WHAT was it about flying with Klaus? Fifty-five of us steamed from Vancouver to Victoria, British Columbia, that morning aboard a huge ship of the B.C. Ferry fleet, my kind of vehicle.
After a day of sightseeing, 54 elected to return to Vancouver aboard chartered seaplanes. Mine was the sole voice of sanity counseling that ferries belong on water; airplanes absolutely do not.
If compelled to employ transportation that disassociates itself from earth or water above an altitude of 12 feet, I have always been the sensible sort of traveler who spends every minute aloft doubting the wisdom of what Orville and Wilbur were up to that day at Kitty Hawk.
The first seaplane accommodated 16 from our group. I managed to be overlooked by burrowing in my camera bag.
For the second, I was paged and staggered unsteadily onto the dock. This second craft, allegedly sea- and airworthy, had four seats. It looked like a mammoth mosquito tethered at the edge of Victoria's harbor, although closer inspection suggested it probably had been a Volkswagen beetle that suffered the indignity of sprouting wings and pontoon legs.
A fellow wearing sunglasses and a friendly grin stood under a wing. Offering a handshake, he said, ``Hi! I'm Klaus, your pilot.''
``Hi,'' I replied, shaking. ``I'm not sure about this enterprise.''
Klaus laughed and invited Mr. and Mrs. Supak to board first. They obediently assumed a fetal position demanded by the two rear seats. There being no graceful way to enter a four-passenger seaplane, a combination crawl, clamber, and half gainer landed me in a bucket seat up front, knees nudging the instrument panel, shoulder (I mean this literally) to shoulder with Klaus.
``So far, so good, eh?'' he said. ``I've never yet lost a passenger between dock and plane.''
We skied out across the harbor, and as soon as I noted Klaus could spot boats, seals, and channel markers obstructing our path faster than I could, my exaggerating fears settled into merely rational panic.
``You were born in British Columbia, were you, Klaus? Been flying hereabouts, I guess, all your life?'' I asked with excessive hope.
``Ah, no,'' he replied, ``I'm from Austria.''
Austria! Austria is renowned for exporting Viennese waltzes, but seaplane pilots? ``Flew, um, then, did you, a lot in Austria?''
Klaus laughed. ``I was gliding since I was 16.''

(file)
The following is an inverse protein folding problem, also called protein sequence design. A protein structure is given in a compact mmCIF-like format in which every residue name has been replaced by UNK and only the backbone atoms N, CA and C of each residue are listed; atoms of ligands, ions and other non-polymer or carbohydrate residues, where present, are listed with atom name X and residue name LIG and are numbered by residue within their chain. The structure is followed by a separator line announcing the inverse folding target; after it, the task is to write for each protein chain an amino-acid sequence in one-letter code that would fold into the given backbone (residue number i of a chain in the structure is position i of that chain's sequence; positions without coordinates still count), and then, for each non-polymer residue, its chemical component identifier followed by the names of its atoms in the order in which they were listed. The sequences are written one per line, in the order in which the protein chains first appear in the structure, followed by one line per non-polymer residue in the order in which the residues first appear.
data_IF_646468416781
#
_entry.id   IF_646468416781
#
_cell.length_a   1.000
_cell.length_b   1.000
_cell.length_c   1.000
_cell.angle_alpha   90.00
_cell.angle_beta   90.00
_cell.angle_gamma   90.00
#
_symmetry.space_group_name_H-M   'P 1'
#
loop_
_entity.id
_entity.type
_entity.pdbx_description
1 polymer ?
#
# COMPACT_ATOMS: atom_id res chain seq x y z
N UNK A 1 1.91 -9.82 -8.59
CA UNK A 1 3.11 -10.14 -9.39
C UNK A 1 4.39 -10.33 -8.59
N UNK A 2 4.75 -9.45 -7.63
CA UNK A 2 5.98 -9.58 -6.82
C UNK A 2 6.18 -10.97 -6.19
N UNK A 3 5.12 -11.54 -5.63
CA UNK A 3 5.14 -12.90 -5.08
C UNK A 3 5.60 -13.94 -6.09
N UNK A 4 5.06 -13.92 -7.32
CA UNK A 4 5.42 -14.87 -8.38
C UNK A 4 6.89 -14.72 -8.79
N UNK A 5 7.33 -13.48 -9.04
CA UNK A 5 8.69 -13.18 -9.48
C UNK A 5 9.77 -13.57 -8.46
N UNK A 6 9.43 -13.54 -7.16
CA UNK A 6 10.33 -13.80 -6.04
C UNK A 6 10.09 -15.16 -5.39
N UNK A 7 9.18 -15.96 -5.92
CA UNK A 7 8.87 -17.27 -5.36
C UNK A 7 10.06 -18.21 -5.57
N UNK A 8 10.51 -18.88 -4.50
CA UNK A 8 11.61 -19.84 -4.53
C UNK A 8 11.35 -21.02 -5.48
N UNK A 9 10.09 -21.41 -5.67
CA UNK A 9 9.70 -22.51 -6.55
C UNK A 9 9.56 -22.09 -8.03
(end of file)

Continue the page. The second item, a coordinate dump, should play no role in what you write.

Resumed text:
A glance over my shoulder disclosed the roar of the single engine deafened the Supaks into enviable ignorance of this revelation that we were on the threshold of hang gliding back to Vancouver. It would have been heartless to do anything less than flash them the most reassuring smile I could fake. A seating arrangement as cozy as four people in a bathtub left no room for standing on polite ceremony.
``Klaus,'' I shouted over the noise, ``could we talk about your acquaintance with airplanes?''
Ten years of professional experience was encouraging, and for someone who practically since dawn had been flying clients over a 50-mile range of British Columbia forests to survey prospective timber purchases, Klaus exuded a remarkably fresh concern for giving three tourists an unforgettable adventure. Did we know the merest touch on controls of a small airplane could duplicate the sensation of a roller coaster? We didn't. But do, now.
Spying the first plane ahead, Klaus said he would catch up and fly alongside so we could photograph our friends with Mt. Baker, in Washington, for background. He did. We did, then surged ahead of the laggards.
Above channels of the Gulf Islands, where yachts and ferries looked like diamonds carving their routes across mirrors silvered by a declining sun, Klaus glanced down, as if he had never seen the sight before, and said, ``Beautiful, isn't it?'' Quite ... and so, viewed from the vantage of swooping seagulls, was a pod of killer whales leaping in the Strait of Georgia. Klaus flew low over a green delta to point out the Fraser River, then overflew the Vancouver airport, anticipating we would share his fascination with the tiny Concorde parked beside a matchbox hangar.
As we banked high over Burrard Inlet, then dived toward splashdown at Coal Harbour (Klaus assured me he had already spotted that cruise ship in our runway), I suddenly realized something was missing -- the covey of butterflies that invades my stomach at such moments. My body tingled as usual but due to a peculiar sense of having been, as never in jetliners, one with birds, with air; to the thrill of having glimpsed a world of marvels from an uninvited yet entrancing perspective.
Pontoons clump-thump-bumped onto water. ``Well, we're here,'' announced Klaus. ``How was it?'' The word ``fantastic'' escaped before I gained control over what I was saying. Mr. Supak observed, thankfully, that we didn't even have to swim. Klaus laughed and flashed his smile. ``I'm glad you liked it, eh?'' If we hadn't, I think he would have been disappointed.
One might think a safe landing would mark the end of a trip, but something perplexes me still. Can one man's lifelong love give wings to another's earthbound fears?
How is it that I, sane me, heretofore willing to declare Icarus a fool for even thinking about jumping off that cliff, now catch myself in odd moments singing: ``Those magnificent men in their flying machines ... they go uppity-up-up, they go down-de-down-down''?
More incredible than singing that old movie tune, I frequently envision myself one day again putting shoulder to shoulder with a certain pilot in British Columbia to fly -- it doesn't matter, anywhere!
A transient exhilaration, perhaps, from dallying with gravity? A bonding of human spirit? What was it about soaring with Klaus?